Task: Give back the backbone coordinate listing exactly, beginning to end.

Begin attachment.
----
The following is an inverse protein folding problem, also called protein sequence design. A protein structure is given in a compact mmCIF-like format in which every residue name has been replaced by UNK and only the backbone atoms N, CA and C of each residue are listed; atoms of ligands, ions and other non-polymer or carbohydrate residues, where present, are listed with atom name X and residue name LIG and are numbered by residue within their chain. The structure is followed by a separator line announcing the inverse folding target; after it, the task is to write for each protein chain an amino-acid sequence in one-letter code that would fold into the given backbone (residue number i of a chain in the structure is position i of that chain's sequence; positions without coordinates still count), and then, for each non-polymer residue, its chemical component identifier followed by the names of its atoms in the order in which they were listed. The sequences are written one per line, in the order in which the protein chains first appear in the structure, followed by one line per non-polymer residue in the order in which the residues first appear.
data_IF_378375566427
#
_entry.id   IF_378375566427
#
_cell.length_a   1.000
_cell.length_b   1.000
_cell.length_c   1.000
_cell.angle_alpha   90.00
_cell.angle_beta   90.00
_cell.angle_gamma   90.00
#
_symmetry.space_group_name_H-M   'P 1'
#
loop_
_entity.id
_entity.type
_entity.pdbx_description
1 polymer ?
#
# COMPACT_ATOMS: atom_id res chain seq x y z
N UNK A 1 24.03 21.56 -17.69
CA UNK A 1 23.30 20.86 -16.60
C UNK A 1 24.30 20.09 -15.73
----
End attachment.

The following is an inverse protein folding problem, also called protein sequence design. A protein structure is given in a compact mmCIF-like format in which every residue name has been replaced by UNK and only the backbone atoms N, CA and C of each residue are listed; atoms of ligands, ions and other non-polymer or carbohydrate residues, where present, are listed with atom name X and residue name LIG and are numbered by residue within their chain. The structure is followed by a separator line announcing the inverse folding target; after it, the task is to write for each protein chain an amino-acid sequence in one-letter code that would fold into the given backbone (residue number i of a chain in the structure is position i of that chain's sequence; positions without coordinates still count), and then, for each non-polymer residue, its chemical component identifier followed by the names of its atoms in the order in which they were listed. The sequences are written one per line, in the order in which the protein chains first appear in the structure, followed by one line per non-polymer residue in the order in which the residues first appear.
data_IF_378375566427
#
_entry.id   IF_378375566427
#
_cell.length_a   1.000
_cell.length_b   1.000
_cell.length_c   1.000
_cell.angle_alpha   90.00
_cell.angle_beta   90.00
_cell.angle_gamma   90.00
#
_symmetry.space_group_name_H-M   'P 1'
#
loop_
_entity.id
_entity.type
_entity.pdbx_description
1 polymer ?
#
# COMPACT_ATOMS: atom_id res chain seq x y z
N UNK A 1 24.03 21.56 -17.69
CA UNK A 1 23.30 20.86 -16.60
C UNK A 1 24.30 20.09 -15.73